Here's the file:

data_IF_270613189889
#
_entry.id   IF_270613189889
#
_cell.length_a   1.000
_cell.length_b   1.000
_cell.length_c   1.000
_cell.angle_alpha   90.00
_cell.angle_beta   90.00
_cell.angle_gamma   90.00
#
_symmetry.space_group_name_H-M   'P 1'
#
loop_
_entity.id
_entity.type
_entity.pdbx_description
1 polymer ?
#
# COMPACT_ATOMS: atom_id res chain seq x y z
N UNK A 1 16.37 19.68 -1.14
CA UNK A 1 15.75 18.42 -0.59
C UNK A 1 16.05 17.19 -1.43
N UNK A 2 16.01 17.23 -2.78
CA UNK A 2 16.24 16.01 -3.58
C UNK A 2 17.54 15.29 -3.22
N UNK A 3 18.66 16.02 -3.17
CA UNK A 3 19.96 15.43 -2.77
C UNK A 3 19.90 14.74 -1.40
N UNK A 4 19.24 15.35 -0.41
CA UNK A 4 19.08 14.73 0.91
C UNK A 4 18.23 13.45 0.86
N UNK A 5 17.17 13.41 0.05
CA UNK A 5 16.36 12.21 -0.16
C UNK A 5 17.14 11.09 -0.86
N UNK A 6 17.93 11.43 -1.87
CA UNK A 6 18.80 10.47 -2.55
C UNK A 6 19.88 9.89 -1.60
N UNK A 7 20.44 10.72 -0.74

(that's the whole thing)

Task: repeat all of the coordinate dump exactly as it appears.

data_IF_270613189889
#
_entry.id   IF_270613189889
#
_cell.length_a   1.000
_cell.length_b   1.000
_cell.length_c   1.000
_cell.angle_alpha   90.00
_cell.angle_beta   90.00
_cell.angle_gamma   90.00
#
_symmetry.space_group_name_H-M   'P 1'
#
loop_
_entity.id
_entity.type
_entity.pdbx_description
1 polymer ?
#
# COMPACT_ATOMS: atom_id res chain seq x y z
N UNK A 1 16.37 19.68 -1.14
CA UNK A 1 15.75 18.42 -0.59
C UNK A 1 16.05 17.19 -1.43
N UNK A 2 16.01 17.23 -2.78
CA UNK A 2 16.24 16.01 -3.58
C UNK A 2 17.54 15.29 -3.22
N UNK A 3 18.66 16.02 -3.17
CA UNK A 3 19.96 15.43 -2.77
C UNK A 3 19.90 14.74 -1.40
N UNK A 4 19.24 15.35 -0.41
CA UNK A 4 19.08 14.73 0.91
C UNK A 4 18.23 13.45 0.86
N UNK A 5 17.17 13.41 0.05
CA UNK A 5 16.36 12.21 -0.16
C UNK A 5 17.14 11.09 -0.86
N UNK A 6 17.93 11.43 -1.87
CA UNK A 6 18.80 10.47 -2.55
C UNK A 6 19.88 9.89 -1.60
N UNK A 7 20.44 10.72 -0.74